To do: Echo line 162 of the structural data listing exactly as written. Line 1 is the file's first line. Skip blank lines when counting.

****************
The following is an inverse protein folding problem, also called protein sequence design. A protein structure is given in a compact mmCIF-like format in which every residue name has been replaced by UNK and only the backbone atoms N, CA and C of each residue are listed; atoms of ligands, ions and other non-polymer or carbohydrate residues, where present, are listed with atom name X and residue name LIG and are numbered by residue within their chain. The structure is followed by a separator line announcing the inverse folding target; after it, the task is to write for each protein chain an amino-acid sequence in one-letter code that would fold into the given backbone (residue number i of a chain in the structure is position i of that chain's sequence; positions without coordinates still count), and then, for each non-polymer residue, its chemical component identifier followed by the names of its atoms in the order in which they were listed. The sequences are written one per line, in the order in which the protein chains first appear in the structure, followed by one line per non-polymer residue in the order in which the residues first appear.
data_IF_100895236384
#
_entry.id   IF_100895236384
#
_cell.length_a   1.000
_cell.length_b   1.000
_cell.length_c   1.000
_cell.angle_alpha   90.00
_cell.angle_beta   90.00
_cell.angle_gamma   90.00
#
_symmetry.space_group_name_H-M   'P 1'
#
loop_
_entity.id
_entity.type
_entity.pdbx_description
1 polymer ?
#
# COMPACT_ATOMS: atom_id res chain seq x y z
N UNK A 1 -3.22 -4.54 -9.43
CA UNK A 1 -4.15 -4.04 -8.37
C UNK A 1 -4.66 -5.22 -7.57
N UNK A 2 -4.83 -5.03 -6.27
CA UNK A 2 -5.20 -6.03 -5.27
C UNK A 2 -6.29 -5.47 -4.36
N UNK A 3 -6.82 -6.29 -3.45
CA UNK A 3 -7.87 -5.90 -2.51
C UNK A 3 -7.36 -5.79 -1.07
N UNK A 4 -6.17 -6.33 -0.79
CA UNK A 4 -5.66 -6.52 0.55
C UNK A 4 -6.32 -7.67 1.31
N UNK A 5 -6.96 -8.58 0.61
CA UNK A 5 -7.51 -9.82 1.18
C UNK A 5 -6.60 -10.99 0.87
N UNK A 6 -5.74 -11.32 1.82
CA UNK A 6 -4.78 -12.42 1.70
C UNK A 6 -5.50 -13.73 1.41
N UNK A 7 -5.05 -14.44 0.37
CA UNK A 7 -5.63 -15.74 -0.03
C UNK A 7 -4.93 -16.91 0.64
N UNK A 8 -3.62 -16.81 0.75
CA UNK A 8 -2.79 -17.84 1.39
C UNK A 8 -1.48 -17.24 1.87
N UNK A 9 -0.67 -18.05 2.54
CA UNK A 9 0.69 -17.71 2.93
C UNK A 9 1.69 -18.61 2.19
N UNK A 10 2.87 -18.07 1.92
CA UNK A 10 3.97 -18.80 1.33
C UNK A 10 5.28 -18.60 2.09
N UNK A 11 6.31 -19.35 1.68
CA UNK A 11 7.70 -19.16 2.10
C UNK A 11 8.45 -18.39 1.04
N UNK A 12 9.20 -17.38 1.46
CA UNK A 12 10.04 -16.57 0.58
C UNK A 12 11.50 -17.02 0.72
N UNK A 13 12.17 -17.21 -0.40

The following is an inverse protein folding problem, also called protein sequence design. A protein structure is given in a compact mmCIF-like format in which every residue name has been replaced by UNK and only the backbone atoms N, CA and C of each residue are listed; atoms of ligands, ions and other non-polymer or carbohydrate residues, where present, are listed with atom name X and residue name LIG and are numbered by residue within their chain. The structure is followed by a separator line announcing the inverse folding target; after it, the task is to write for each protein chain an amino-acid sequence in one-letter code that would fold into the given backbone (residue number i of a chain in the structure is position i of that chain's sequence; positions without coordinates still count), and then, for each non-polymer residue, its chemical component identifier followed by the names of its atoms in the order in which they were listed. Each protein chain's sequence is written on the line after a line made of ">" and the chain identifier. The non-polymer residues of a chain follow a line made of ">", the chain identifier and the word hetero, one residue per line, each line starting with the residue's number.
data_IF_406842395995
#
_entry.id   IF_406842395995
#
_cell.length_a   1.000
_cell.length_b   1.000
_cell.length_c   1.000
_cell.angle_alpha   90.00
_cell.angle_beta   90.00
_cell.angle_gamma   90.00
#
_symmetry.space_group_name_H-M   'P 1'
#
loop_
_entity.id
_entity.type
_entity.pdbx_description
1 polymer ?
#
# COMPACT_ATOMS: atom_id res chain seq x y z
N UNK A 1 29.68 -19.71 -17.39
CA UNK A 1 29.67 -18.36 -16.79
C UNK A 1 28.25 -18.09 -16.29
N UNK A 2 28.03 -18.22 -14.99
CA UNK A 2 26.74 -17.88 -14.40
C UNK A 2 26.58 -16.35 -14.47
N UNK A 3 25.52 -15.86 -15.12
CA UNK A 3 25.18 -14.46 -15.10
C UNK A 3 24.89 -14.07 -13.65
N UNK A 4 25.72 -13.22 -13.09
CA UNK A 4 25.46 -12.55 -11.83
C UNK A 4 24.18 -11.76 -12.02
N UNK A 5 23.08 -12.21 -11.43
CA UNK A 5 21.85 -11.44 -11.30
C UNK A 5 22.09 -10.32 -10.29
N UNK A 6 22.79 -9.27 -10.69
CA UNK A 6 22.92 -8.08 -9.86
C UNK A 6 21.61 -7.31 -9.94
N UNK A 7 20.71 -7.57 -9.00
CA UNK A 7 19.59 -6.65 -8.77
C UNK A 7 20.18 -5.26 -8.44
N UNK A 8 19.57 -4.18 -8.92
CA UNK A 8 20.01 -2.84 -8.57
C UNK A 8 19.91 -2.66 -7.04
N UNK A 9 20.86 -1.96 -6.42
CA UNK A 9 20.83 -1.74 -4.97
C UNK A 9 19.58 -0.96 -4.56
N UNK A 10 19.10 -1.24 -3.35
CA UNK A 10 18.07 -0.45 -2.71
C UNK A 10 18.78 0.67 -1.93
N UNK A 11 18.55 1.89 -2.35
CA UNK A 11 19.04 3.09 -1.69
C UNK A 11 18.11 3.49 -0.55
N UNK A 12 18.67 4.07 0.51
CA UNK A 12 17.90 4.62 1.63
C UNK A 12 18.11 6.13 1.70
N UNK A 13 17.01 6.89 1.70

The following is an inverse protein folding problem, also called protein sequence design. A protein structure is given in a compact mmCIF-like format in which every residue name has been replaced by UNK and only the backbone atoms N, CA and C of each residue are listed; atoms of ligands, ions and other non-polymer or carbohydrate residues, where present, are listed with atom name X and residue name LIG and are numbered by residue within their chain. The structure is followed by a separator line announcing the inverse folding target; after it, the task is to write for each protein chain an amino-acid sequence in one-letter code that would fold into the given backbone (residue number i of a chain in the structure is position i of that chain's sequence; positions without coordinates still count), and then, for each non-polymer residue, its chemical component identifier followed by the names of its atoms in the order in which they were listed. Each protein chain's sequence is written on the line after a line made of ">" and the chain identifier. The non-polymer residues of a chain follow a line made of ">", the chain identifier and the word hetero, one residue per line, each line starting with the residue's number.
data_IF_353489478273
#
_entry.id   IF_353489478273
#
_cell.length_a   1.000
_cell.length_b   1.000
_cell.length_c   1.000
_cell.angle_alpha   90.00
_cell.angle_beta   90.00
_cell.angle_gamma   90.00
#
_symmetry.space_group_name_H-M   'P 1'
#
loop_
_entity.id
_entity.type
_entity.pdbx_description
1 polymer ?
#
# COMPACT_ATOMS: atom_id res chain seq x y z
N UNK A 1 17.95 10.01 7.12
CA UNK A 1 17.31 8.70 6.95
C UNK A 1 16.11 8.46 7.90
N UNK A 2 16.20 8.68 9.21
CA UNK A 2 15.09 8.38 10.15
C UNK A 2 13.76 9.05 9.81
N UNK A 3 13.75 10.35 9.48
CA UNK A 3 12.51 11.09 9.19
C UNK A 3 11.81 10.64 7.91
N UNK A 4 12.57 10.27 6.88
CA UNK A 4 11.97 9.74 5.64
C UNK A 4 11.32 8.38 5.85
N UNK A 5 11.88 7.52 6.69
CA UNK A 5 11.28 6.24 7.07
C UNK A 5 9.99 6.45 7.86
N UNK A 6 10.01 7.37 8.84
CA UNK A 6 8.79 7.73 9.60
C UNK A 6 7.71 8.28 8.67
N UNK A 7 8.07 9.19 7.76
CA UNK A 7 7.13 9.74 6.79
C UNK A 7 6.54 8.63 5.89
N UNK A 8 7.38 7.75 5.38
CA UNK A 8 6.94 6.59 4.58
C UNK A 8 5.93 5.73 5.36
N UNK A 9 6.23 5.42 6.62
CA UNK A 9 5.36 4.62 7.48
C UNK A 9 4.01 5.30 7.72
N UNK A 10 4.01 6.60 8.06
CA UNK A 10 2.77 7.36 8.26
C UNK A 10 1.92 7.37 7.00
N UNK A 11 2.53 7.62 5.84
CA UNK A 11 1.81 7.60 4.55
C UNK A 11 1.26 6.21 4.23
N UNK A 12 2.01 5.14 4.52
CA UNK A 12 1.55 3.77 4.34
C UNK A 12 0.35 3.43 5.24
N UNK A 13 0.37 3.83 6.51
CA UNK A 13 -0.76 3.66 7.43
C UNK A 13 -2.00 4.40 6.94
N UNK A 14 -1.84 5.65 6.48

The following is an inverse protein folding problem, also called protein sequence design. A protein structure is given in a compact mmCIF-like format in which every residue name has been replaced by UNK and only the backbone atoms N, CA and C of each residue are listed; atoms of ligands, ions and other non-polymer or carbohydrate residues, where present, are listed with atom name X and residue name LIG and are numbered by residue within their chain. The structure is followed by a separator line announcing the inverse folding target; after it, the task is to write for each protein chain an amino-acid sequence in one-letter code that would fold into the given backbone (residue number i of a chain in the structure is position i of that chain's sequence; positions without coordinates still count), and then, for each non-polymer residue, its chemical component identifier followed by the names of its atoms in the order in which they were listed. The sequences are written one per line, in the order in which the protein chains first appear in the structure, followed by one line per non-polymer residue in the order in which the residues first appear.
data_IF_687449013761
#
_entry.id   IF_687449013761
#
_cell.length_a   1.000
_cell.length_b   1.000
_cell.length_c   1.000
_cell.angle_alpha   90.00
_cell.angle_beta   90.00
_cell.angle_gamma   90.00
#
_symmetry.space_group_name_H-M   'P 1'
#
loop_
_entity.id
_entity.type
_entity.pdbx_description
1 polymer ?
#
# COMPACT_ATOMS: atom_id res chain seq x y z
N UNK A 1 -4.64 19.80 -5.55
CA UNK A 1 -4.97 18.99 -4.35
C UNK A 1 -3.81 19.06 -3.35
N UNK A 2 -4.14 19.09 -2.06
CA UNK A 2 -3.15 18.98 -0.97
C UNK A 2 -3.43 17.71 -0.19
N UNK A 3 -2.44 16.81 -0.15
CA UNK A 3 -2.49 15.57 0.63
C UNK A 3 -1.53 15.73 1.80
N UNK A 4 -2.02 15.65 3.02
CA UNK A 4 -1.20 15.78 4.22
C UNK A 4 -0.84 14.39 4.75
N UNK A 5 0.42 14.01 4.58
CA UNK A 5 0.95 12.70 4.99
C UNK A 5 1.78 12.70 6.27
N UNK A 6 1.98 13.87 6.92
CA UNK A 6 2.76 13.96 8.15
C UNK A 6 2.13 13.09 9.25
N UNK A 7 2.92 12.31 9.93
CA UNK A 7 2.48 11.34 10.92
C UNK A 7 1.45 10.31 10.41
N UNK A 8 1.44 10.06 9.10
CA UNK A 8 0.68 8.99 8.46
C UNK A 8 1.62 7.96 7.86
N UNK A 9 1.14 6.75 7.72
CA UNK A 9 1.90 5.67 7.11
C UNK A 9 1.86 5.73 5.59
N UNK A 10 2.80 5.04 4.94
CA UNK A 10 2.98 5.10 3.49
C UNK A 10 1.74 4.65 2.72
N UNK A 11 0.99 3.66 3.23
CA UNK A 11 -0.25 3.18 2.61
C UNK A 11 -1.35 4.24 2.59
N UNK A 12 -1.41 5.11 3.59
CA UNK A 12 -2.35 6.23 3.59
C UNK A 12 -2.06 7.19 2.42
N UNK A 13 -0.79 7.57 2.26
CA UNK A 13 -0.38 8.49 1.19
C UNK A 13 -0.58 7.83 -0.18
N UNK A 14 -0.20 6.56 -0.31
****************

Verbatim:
N UNK A 9 6.23 5.42 6.62